Keys, keypads, and access cards are still often used to restrict entry in many buildings. Passwords and physical tokens, which are used by these antiquated approaches, are no longer secure means of access control and come with significant additional costs. There has been a growing trend in the recent years toward using biometric access control systems that provide entry based on a person’s unique bodily traits.
What is Biometric Access Control?
A person’s biometrics can be their unique behavioral patterns, physical characteristics, or chemical signature. A biometric access control system verifies a user’s identity by collecting and comparing their unique biometric characteristics to a database-stored template. Since biometric authentication calls for the user’s actual presence, it’s a more secure and trustworthy method of identification.
Physical access control, airport security, law enforcement, and financial transactions are just some of the areas where this technology has found use. Access control technologies like fingerprint readers, facial recognition software, and iris scanners are becoming increasingly popular as businesses attempt to meet rising customer expectations for safety and simplicity of use.
Since the late 1800s, law enforcement agencies have employed fingerprint-based biometric devices (to identify criminals). Fingerprint scanners of the current variety are used in access control applications, where each fingerprint is scanned, processed, and stored in a database for further comparison. Users’ fingerprint patterns are stored in the authorization database after they have given their informed consent. The saved information will serve as a guideline for future login attempts.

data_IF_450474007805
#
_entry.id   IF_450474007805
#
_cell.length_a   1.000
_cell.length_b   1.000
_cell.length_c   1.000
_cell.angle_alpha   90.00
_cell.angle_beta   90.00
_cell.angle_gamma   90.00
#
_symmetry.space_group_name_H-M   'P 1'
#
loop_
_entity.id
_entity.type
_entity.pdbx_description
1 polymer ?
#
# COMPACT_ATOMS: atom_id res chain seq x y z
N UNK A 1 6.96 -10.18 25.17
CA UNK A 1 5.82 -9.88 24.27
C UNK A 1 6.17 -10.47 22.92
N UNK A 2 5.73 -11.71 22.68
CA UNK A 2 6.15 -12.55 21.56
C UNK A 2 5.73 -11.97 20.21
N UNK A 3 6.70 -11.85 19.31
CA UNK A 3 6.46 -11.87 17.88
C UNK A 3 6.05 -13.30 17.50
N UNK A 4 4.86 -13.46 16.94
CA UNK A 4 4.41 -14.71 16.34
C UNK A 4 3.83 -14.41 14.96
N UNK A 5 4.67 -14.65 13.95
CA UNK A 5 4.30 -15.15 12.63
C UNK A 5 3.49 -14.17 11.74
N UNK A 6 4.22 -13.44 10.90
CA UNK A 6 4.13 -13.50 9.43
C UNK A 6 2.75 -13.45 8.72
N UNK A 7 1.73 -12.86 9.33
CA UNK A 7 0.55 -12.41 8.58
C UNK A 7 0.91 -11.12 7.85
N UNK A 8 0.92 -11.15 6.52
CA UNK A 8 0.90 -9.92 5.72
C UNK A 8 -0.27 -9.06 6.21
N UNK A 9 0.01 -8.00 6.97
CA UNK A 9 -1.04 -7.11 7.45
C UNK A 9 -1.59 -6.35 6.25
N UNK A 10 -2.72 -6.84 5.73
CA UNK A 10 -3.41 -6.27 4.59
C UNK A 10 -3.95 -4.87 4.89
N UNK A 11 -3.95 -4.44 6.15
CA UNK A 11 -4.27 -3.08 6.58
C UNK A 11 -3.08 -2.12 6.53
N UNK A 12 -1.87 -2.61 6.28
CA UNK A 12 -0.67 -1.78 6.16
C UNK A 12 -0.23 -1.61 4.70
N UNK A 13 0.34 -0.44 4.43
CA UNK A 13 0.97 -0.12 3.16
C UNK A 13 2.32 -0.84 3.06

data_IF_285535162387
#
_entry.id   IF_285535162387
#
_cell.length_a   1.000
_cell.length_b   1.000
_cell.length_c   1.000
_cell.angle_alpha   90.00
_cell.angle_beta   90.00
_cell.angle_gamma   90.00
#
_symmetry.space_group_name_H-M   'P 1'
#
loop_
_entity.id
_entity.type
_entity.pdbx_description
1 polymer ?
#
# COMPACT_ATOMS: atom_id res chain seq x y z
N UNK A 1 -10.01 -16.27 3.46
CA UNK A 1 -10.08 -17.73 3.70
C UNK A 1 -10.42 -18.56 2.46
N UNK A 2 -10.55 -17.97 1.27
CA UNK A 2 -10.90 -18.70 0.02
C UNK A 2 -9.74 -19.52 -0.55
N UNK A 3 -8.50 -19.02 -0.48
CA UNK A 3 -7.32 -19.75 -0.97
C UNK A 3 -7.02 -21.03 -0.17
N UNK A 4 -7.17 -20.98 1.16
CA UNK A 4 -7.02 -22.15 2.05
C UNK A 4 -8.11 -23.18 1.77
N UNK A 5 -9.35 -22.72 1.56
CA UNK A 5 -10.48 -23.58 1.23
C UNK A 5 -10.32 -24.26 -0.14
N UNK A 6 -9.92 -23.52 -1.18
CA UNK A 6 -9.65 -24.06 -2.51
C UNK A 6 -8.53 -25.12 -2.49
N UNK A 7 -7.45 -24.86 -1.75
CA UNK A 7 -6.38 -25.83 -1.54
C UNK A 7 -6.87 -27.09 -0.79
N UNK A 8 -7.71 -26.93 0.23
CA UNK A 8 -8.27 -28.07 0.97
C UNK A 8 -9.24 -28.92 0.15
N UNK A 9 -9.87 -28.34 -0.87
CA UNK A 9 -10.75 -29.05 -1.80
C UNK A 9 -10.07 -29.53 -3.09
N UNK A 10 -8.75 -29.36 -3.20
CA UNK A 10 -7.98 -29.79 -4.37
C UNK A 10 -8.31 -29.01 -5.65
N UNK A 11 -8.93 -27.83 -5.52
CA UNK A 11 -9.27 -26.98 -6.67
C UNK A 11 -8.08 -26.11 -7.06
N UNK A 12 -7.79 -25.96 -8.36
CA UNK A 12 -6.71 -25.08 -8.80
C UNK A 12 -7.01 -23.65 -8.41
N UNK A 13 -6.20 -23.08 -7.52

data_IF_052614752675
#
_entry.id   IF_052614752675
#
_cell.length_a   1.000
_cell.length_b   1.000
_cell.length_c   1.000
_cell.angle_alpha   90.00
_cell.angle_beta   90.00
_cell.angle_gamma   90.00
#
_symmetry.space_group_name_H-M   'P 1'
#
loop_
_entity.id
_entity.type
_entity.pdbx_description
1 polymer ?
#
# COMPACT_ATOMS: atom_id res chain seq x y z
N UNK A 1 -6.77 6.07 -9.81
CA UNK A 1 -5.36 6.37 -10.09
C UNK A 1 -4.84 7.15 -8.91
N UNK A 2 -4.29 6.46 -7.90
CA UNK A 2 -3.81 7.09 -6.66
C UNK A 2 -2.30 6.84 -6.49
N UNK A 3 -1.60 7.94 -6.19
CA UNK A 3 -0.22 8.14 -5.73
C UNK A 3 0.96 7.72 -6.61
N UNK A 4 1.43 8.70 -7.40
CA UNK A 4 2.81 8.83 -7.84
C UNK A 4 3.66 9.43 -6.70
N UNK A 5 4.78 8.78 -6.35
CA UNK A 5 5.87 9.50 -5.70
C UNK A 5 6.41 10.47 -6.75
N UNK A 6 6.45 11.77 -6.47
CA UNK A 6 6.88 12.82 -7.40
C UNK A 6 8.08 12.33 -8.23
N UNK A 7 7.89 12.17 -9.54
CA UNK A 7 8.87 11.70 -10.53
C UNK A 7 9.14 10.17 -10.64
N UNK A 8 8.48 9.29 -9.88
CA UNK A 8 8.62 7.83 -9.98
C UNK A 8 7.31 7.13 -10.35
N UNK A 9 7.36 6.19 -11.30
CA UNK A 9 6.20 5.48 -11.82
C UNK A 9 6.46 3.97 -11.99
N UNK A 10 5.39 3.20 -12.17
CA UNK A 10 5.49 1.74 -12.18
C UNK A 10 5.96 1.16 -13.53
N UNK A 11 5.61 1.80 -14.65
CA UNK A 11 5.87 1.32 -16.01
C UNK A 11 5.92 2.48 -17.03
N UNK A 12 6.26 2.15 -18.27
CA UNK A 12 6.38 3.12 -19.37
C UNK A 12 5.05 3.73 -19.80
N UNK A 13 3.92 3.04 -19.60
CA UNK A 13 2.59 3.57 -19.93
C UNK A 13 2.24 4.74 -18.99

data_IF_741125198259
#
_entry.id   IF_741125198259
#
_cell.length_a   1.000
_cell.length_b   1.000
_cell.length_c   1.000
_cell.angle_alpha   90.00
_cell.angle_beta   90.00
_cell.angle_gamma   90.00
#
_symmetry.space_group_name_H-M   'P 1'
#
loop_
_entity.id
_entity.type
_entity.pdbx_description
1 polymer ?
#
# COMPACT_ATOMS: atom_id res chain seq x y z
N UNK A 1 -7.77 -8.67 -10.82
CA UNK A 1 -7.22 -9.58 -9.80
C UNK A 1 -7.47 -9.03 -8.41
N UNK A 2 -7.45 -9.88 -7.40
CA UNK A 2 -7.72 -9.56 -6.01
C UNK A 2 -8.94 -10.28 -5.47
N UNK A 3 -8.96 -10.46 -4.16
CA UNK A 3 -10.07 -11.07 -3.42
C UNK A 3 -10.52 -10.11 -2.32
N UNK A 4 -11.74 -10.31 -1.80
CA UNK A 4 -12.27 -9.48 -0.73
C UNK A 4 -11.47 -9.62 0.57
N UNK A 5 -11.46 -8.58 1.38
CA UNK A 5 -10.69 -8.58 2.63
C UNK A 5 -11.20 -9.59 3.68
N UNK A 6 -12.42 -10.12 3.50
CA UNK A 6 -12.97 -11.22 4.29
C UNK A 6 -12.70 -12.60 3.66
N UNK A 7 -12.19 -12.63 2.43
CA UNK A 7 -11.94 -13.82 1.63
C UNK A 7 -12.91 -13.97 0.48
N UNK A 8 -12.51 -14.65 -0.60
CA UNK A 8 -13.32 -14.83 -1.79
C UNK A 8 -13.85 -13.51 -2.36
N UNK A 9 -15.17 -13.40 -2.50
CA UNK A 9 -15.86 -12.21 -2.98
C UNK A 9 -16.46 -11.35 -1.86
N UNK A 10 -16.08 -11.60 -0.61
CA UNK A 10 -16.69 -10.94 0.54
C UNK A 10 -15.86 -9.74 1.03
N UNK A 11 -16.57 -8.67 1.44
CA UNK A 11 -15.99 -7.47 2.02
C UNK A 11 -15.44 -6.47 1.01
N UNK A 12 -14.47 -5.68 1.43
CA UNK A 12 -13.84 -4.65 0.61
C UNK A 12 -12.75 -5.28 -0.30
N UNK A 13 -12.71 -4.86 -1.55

Fingerprint access control has the advantage of being simple to implement. There aren’t any cameras or complex mechanisms to worry about. All that’s required of the integrator is to set up a fingerprint recognition terminal at or near a door lock.
Many establishments favor fingerprint access controls due to their high security and low hackability. Instead of utilizing passwords or other codes that can be lost or stolen, users are identified solely by their unique biometric data. This aids in preventing unauthorized access to sensitive facilities and machinery. A fingerprint-based security system was previously only affordable for high-security facilities. Fingerprint access control was previously out of reach for many low-budget applications, but the price of this technology has plummeted considerably over the last few years.
Despite fingerprint scanning’s high level of accuracy, it is nevertheless vulnerable to human error. Authorization for otherwise eligible individuals may be denied due to minor flaws, such as wounds on a finger. Fingerprint scanning plus a secondary authentication factor, such as a passcode, could be the answer to this predicament.Fingerprint access control has found its way to smartphones and other mobile devices due to its high accuracy and simplicity. As the majority of people get more familiar with this technology, its use will expand.
Face Recognition Access
Using a person’s facial features, face recognition can be used to authenticate their identity. Facial traits captured in an image, video, or live video feed can be mapped using biometric technology. The person is then identified by matching the generated pattern to one of their own faces stored in a database.